“How rare for you to admit something that easily.” Mirai-san stared at me, surprised.
“It all depends on who it is about! Her straightforwardness causes me to be honest as well.”
“Heh, great! Make her your girlfriend and have her fix that twisted personality of yours!”
Mirai-san laughed out loud, bending forward.
“That twisted personality you mention all the time would surely be twisted even more if you were my girlfriend,” I thought without actually saying it.
“—That sounds quite realistic to me.” Before I knew it, Tsukimori was standing next to me. “As far as I see, Chizuru is interested in you, too, Nonomiya-kun,” said Tsukimori with that mature smile she was so good at.
“Oh? So she’s not averse, either? I didn’t know Nonomiya was such a lady-killer.”
Mirai-san gazed curiously at Tsukimori. In my gaze, however, was nothing but suspicion.
What was she scheming?
Unlike Mirai-san, who didn’t know that Tsukimori had asked me to go out with her, I completely failed to understand why she would encourage a relationship with Usami.
“Why don’t you just go for her?” Mirai-san didn’t miss out on that delicious chance.
“It’s not my place to decide on that. Or am I just ignorant and love involves only one person?”
“Hey, didn’t Youko just say that your chances are good?”
My snappish words made Mirai-san frown.
“You’re no better, either, Tsukimori. I don’t appreciate that you’re trying to spur us on without reason. Careless remarks like these are rude towards both Usami and me.”
I realized that I was irritated. Not angered, but irritated. Not like fire, but like “smoldering embers”.
“You are right, Nonomiya-kun. I wasn’t supposed to say that. I am sorry.”
Tsukimori readily admitted her mistake and bowed in apology.
“Er, yeah, sorry. I didn’t expect you to be that serious about it,” Mirai-san awkwardly scratched her head, following Tsukimori’s example.
“…no, it’s up to me to apologize. It’s just that I’m not used to such talk.”
I showed them some kind of self-deprecation, which was the best I could do to varnish over my irritation.
Unable to keep the conversation going, we shared a few seconds of silence.
Then Mirai-san lost interest and disappeared into the kitchen, seeking an outlet for her vexation: “Saruwatari!!”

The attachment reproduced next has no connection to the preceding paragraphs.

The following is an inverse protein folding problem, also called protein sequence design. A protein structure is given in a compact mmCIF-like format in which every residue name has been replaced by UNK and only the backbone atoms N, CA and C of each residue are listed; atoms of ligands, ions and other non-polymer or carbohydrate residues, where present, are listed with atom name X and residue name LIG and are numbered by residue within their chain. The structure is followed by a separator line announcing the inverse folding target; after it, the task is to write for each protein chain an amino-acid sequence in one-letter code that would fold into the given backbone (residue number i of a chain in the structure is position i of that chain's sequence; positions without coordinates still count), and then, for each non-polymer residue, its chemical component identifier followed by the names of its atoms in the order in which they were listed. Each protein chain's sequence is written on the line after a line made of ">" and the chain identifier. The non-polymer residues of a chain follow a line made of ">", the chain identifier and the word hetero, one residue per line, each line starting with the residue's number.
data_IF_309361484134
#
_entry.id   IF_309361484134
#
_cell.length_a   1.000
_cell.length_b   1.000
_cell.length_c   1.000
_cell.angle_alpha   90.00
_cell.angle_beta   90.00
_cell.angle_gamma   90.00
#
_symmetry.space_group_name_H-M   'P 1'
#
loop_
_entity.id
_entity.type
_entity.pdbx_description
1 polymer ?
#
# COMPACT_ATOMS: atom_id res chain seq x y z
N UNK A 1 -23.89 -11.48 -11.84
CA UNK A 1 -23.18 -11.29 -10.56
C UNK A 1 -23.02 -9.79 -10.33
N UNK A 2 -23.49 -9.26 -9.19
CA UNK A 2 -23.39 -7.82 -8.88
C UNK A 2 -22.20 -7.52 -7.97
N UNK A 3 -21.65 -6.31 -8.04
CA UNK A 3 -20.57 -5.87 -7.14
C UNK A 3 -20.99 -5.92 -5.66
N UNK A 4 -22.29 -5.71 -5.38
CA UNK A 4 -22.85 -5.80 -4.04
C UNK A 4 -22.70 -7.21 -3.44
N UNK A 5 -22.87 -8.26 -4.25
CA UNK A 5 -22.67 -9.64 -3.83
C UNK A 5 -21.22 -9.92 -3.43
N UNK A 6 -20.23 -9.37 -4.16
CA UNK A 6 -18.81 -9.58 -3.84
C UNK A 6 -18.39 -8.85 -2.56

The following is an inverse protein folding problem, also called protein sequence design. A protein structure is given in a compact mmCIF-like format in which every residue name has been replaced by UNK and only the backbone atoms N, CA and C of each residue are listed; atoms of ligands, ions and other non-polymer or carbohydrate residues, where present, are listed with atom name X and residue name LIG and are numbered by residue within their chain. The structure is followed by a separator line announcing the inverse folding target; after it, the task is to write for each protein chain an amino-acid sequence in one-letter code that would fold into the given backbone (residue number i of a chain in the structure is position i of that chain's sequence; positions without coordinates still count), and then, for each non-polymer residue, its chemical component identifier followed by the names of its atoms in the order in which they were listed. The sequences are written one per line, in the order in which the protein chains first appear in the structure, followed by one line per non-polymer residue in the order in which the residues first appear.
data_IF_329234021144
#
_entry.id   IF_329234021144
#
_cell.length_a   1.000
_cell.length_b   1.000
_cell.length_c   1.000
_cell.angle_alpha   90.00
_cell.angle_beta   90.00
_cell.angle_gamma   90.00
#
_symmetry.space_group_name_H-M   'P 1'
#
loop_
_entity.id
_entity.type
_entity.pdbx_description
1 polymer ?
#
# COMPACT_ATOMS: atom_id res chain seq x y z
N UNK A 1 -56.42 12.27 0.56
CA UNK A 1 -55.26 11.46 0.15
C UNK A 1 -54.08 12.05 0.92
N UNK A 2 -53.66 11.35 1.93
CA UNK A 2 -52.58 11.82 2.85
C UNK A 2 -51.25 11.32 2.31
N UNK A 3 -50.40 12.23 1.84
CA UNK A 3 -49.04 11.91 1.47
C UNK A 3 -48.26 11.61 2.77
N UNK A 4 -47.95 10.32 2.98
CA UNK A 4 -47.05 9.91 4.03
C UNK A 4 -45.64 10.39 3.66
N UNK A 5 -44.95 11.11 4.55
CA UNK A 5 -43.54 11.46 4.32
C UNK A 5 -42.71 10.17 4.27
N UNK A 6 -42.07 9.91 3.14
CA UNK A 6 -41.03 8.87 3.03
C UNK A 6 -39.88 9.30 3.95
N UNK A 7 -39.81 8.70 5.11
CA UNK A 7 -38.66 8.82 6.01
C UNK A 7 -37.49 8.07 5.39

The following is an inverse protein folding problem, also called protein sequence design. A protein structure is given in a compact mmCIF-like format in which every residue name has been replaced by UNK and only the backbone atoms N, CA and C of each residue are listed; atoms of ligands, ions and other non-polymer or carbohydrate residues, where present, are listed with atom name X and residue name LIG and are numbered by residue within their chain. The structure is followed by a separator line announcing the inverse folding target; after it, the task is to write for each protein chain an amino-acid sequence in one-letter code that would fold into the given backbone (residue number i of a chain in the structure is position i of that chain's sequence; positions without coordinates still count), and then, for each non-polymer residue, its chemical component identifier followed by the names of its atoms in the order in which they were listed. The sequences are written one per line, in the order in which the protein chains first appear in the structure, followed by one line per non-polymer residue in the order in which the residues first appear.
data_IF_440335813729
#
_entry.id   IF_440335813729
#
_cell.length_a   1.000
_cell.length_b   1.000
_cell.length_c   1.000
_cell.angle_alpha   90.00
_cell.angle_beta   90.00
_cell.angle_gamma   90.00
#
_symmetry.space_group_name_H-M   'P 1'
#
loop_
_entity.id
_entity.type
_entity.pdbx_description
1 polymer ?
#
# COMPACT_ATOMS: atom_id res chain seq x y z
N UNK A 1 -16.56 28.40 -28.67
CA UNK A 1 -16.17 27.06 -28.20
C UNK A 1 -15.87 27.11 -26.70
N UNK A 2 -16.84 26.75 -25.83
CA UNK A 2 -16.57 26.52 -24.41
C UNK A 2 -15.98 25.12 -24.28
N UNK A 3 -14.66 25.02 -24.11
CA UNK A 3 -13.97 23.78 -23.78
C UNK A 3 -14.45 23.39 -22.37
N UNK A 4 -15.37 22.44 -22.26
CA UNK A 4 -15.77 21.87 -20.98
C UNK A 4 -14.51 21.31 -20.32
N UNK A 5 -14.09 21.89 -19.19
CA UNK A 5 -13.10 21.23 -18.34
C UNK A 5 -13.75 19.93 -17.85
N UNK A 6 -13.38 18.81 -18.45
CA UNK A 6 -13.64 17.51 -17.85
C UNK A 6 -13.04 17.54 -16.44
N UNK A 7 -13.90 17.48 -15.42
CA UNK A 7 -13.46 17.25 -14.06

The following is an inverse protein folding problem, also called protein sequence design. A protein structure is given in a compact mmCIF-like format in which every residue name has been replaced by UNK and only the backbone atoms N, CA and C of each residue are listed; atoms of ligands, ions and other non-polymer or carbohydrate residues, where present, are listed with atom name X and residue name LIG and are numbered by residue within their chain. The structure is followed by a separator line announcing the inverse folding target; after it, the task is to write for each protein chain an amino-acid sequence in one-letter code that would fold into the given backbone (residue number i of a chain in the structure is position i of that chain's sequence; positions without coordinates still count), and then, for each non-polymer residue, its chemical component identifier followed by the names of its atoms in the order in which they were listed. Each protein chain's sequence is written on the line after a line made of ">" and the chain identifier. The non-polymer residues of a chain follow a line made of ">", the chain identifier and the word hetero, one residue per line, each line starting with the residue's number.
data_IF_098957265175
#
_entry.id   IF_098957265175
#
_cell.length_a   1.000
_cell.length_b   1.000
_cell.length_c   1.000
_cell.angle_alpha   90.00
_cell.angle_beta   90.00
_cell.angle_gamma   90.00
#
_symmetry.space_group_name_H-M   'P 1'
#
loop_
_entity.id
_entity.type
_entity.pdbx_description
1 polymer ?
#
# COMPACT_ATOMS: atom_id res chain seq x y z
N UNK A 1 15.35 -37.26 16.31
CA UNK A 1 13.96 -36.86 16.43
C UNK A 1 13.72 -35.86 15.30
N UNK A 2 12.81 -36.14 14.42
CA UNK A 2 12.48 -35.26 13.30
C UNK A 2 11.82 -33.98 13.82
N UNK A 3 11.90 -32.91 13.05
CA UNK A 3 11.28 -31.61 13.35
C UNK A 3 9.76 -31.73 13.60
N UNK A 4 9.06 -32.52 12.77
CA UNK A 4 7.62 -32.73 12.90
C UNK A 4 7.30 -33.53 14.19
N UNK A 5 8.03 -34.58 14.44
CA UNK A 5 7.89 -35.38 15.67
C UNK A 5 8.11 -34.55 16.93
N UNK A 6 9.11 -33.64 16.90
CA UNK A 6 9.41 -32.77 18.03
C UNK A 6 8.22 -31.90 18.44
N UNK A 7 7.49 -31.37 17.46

Tsukimori, however, had turned away from me and was standing still—an indecisive attitude that didn’t match the image I had of her.
On my part, I was still uncomfortable, sensing a bitter aftertaste on my tongue even now that the conversation was over.
It wasn’t irritation that originated from the earnestness towards Usami that Mirai-san had mentioned.
Sure enough, a part of me disliked it when people rashly meddled in others’ love affairs. However, such situations were common and nowhere near rare, and I would have been able to dodge or adapt respectively, hiding my feelings as I used to do so unhesitatingly until now.
Just now, however, I had disgraced myself by exposing my feelings, which was not like me at all. It was probably the first time I had ever had such an experience.
Why was I so irritated? It was a nasty feeling; while I knew that it was there, I didn’t know what the cause was.
At that moment, I heard a murmur.
“…I am sorry,” whispered Tsukimori with a tiny, sore voice that was easily drowned out by the ado in the shop. I could not see her face as her back was still facing me, but I somehow sensed that her words weren’t an “apology” but rather “remorse”.
I never would have thought that Tsukimori regretted her words that much. Concurrently to surprise, I also experienced a strong feeling of pacification.
I had found the cause for my irritation. I still did not clearly know why, but it seemed like the cause was Tsukimori.
Why was I irritated by her?
Another question arose.
I chose to do a reset of my feelings and bring Usami her order because I thought I would only waste time if I got lost in a labyrinth of thoughts.
However, there was one discovery I had made: a new kind of emotion towards Tsukimori was about to be born.
I didn’t know the name of that emotion yet, though.